Growing Up


Purpose of Site

Biography of Gordon Allport
Early Life
Growing Up
Late Life

His Work
Pattern and Growth in Personality

His Theories
Concept of Trait

The Propium
Human Nature
The Study of Values

Further Information
Other book titles

Allport attended Harvard University for his undergraduate studies.  At the time of his enrollment his older brother Floyd was attending Harvard's graduate school program in psychology.  Entering Harvard was not an easy transition for Allport.  He found the culture and moral values to be different from those he learned at home.  Aside from the culture shock Gordon was going through, his schoolwork suffered strain during his first months at Harvard.  He began his career at Harvard with D's and C's.  However, by the end of his first year he was getting A's in his classes, which remained steady throughout his undergraduate work.  Gordon majored in economics and philosophy and earned his B.A. degree in 1919. 

After graduating in 1919, Allport went to Istanbul, Turkey.  There he taught English and Sociology at Robert College, up until he returned back to Harvard to get his Master's studying under Herbert S. Langfeld, which he received in 1921.  Influenced by his brother Floyd, and Hugo Münsterberg he coauthored his first publication, "Personality Traits: Their Classification and Measurement," with his brother in 1921 (Alic, 1).  In 1922 he received his Ph.D. in psychology.  After receiving his Ph.D. Gordon continued studying abroad, in such places as University of Berlin and Hamburg in Germany, and the University of Cambridge in England.  In 1924 he returned to his alma mater and began teaching in the Department of Social Ethics.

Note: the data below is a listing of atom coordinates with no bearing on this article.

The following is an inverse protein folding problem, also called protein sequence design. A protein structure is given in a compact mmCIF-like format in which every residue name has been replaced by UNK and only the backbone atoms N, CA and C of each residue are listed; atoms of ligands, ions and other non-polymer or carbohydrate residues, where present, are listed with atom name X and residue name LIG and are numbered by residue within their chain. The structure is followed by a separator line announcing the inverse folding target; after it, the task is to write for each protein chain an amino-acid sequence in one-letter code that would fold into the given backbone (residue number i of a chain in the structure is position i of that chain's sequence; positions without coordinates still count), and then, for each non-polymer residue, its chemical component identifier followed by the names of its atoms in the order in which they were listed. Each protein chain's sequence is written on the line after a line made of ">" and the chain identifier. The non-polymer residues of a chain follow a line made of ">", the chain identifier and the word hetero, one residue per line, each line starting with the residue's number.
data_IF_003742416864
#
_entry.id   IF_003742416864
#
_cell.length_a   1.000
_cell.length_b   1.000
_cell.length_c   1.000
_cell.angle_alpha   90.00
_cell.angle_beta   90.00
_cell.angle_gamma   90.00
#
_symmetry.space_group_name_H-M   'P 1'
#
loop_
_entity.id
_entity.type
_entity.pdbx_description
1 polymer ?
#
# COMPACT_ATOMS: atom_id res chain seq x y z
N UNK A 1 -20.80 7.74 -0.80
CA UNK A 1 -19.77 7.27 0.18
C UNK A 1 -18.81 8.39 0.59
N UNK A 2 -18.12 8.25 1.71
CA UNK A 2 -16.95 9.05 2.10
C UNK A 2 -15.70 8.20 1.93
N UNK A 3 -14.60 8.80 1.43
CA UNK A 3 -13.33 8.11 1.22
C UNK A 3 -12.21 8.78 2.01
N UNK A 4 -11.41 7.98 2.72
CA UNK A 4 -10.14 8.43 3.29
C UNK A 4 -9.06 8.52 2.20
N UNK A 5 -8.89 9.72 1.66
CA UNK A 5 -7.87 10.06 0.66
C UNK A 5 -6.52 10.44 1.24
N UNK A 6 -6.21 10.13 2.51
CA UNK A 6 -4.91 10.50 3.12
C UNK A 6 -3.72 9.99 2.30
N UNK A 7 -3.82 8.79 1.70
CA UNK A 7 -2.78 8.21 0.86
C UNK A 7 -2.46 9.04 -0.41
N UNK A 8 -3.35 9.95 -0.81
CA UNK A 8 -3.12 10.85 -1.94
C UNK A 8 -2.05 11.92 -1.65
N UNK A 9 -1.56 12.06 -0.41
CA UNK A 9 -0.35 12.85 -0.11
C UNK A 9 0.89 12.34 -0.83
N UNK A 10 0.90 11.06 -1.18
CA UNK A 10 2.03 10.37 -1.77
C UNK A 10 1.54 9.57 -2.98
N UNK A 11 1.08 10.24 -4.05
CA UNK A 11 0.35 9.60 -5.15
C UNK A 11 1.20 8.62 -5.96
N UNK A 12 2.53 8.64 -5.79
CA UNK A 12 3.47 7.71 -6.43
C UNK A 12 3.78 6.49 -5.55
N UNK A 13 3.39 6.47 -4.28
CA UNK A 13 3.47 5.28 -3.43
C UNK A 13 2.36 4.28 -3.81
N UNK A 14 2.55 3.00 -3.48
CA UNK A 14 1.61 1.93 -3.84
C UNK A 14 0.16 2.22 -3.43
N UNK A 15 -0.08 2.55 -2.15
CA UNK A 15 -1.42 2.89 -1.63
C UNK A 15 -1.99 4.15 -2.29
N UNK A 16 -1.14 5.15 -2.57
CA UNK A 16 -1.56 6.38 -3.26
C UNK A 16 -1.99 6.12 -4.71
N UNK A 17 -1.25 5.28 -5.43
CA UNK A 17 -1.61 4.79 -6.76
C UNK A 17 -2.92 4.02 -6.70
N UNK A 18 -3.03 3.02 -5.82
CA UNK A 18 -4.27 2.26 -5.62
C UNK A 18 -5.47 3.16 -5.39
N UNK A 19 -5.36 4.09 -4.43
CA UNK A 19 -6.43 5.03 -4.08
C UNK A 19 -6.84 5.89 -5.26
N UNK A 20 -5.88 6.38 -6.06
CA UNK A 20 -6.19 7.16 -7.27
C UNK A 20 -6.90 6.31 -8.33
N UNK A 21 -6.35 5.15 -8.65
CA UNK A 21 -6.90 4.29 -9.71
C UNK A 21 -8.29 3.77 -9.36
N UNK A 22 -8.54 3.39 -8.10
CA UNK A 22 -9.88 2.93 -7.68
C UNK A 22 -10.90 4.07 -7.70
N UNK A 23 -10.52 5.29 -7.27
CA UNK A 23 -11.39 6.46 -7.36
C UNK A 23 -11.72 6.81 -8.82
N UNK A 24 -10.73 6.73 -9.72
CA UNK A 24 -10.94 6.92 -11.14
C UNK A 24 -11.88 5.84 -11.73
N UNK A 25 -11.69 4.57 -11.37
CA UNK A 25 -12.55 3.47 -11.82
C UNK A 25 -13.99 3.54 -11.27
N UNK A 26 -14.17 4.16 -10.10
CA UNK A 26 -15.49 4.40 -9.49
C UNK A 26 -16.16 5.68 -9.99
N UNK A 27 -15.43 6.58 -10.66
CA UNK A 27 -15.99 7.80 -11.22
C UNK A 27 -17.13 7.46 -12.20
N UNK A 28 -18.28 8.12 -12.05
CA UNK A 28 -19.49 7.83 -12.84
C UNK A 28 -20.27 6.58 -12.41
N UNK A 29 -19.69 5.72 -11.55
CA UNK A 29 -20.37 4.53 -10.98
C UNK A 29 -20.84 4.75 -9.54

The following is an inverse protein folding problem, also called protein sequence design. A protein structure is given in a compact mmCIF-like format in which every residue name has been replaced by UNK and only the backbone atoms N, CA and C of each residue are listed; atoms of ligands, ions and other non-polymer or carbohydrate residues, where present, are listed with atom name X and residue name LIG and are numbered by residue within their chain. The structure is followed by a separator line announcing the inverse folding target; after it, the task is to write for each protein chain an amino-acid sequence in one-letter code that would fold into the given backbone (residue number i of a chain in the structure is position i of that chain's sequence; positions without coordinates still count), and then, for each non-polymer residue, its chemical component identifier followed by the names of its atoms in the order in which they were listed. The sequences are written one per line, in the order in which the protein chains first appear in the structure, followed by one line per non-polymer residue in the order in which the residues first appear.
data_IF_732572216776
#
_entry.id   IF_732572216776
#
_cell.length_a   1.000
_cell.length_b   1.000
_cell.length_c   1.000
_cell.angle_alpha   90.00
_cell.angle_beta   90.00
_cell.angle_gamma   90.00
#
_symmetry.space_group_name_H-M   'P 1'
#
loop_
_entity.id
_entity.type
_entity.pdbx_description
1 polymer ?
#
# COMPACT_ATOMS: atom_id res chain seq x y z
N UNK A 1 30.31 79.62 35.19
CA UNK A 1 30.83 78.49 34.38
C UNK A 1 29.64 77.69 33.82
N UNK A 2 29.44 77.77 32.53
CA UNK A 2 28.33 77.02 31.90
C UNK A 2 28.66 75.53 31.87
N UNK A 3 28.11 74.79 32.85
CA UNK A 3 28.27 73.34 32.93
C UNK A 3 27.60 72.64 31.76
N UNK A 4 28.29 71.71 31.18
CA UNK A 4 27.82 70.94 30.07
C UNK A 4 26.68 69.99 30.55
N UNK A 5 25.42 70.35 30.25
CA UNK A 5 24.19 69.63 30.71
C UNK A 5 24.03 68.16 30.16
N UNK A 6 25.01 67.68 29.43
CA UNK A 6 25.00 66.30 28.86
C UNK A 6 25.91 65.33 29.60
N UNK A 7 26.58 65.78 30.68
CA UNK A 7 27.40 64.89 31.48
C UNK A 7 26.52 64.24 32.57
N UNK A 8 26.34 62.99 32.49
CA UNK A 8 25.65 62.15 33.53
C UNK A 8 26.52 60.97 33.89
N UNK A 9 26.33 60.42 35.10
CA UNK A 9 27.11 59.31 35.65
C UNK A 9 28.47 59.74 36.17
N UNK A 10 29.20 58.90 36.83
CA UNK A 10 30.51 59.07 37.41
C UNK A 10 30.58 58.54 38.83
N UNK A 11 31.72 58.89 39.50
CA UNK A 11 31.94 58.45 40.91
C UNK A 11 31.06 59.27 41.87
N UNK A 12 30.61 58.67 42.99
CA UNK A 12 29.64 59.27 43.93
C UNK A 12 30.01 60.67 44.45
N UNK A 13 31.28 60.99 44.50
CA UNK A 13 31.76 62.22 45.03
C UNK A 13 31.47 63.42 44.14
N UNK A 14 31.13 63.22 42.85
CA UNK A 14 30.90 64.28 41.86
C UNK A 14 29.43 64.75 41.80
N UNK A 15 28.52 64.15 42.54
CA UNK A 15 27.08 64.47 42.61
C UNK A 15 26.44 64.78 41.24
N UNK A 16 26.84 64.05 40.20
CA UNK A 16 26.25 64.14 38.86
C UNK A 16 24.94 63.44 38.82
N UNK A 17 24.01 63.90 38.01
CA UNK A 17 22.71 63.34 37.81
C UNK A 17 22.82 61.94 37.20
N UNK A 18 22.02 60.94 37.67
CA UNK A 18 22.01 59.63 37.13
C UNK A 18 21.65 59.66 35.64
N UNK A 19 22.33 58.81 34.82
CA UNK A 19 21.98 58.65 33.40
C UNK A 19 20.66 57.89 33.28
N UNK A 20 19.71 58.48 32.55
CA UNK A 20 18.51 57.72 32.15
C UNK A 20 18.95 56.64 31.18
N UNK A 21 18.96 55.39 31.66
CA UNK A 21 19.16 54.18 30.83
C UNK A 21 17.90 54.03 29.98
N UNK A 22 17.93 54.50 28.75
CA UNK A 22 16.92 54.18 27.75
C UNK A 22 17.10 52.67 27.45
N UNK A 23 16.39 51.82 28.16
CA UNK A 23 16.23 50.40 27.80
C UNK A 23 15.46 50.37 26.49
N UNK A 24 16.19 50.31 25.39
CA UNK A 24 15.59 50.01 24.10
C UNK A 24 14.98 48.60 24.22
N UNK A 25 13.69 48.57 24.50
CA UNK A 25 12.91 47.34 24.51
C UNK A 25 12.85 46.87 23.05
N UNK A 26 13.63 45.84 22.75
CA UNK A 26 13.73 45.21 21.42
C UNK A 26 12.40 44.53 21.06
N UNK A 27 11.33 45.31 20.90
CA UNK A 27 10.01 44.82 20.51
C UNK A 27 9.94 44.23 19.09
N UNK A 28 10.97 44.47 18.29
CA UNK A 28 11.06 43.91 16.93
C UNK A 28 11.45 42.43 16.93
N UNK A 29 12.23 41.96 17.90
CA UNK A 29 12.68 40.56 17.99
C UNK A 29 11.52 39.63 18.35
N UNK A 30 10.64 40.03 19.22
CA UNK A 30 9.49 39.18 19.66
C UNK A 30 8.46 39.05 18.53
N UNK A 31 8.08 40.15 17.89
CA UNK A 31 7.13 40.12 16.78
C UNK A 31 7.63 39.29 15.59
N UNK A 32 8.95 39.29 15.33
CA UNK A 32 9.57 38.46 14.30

In 1925 he married Ada Lufkin Gould, who was a clinical psychologists.  They had one child, a boy, who later became a pediatrician.  He continued his teaching at Harvard with the course, "Personality: It's Psychological and Social Aspects."  This was perhaps the first course of its kind in the United States (Hevren).  From here he went to Dartmouth College where he taught introductory courses on social psychology and personality.  Gordon Allport returned to Harvard and became an Assistant Professor to in 1937.  It was around this time that Allport returned to his military roots and aided the Second World War by serving as the Head of the Committee in Psychology to deal with refugee scholars from Europe.  These scholars included such names as Stern, Kohler, Lewin, and the Buhlers among others (Hevren).